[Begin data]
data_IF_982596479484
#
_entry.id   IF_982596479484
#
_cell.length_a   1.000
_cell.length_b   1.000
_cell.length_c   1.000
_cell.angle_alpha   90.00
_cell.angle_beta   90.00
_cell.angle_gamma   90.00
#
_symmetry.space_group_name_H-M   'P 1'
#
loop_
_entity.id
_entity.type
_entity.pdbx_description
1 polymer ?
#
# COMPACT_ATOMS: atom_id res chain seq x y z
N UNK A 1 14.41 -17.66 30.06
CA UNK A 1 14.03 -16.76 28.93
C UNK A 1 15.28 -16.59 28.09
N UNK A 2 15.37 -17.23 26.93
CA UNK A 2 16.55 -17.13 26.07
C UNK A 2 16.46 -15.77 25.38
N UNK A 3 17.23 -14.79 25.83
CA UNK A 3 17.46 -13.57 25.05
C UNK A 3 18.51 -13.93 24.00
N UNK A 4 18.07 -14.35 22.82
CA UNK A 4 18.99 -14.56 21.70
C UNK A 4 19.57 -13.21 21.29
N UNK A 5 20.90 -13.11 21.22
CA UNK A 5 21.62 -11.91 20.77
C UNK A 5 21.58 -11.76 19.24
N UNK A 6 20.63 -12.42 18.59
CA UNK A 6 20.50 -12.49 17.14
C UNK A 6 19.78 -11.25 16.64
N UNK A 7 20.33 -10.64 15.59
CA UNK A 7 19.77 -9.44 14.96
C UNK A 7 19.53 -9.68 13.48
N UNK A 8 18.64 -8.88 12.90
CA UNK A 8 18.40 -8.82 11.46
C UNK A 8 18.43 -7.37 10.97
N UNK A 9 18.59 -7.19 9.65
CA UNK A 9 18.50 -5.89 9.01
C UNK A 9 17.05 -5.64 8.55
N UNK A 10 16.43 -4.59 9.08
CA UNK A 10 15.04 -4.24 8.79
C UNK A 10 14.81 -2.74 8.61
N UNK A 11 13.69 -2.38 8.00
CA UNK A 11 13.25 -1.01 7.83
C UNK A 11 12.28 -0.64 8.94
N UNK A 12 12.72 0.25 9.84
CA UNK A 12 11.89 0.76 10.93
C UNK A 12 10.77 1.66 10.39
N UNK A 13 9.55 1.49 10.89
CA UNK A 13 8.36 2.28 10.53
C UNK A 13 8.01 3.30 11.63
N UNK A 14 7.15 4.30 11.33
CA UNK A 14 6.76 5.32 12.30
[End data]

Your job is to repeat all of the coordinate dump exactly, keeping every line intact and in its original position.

data_IF_982596479484
#
_entry.id   IF_982596479484
#
_cell.length_a   1.000
_cell.length_b   1.000
_cell.length_c   1.000
_cell.angle_alpha   90.00
_cell.angle_beta   90.00
_cell.angle_gamma   90.00
#
_symmetry.space_group_name_H-M   'P 1'
#
loop_
_entity.id
_entity.type
_entity.pdbx_description
1 polymer ?
#
# COMPACT_ATOMS: atom_id res chain seq x y z
N UNK A 1 14.41 -17.66 30.06
CA UNK A 1 14.03 -16.76 28.93
C UNK A 1 15.28 -16.59 28.09
N UNK A 2 15.37 -17.23 26.93
CA UNK A 2 16.55 -17.13 26.07
C UNK A 2 16.46 -15.77 25.38
N UNK A 3 17.23 -14.79 25.83
CA UNK A 3 17.46 -13.57 25.05
C UNK A 3 18.51 -13.93 24.00
N UNK A 4 18.07 -14.35 22.82
CA UNK A 4 18.99 -14.56 21.70
C UNK A 4 19.57 -13.21 21.29
N UNK A 5 20.90 -13.11 21.22
CA UNK A 5 21.62 -11.91 20.77
C UNK A 5 21.58 -11.76 19.24
N UNK A 6 20.63 -12.42 18.59
CA UNK A 6 20.50 -12.49 17.14
C UNK A 6 19.78 -11.25 16.64
N UNK A 7 20.33 -10.64 15.59
CA UNK A 7 19.77 -9.44 14.96
C UNK A 7 19.53 -9.68 13.48
N UNK A 8 18.64 -8.88 12.90
CA UNK A 8 18.40 -8.82 11.46
C UNK A 8 18.43 -7.37 10.97
N UNK A 9 18.59 -7.19 9.65
CA UNK A 9 18.50 -5.89 9.01
C UNK A 9 17.05 -5.64 8.55
N UNK A 10 16.43 -4.59 9.08
CA UNK A 10 15.04 -4.24 8.79
C UNK A 10 14.81 -2.74 8.61
N UNK A 11 13.69 -2.38 8.00
CA UNK A 11 13.25 -1.01 7.83
C UNK A 11 12.28 -0.64 8.94
N UNK A 12 12.72 0.25 9.84
CA UNK A 12 11.89 0.76 10.93
C UNK A 12 10.77 1.66 10.39
N UNK A 13 9.55 1.49 10.89
CA UNK A 13 8.36 2.28 10.53
C UNK A 13 8.01 3.30 11.63
N UNK A 14 7.15 4.30 11.33
CA UNK A 14 6.76 5.32 12.30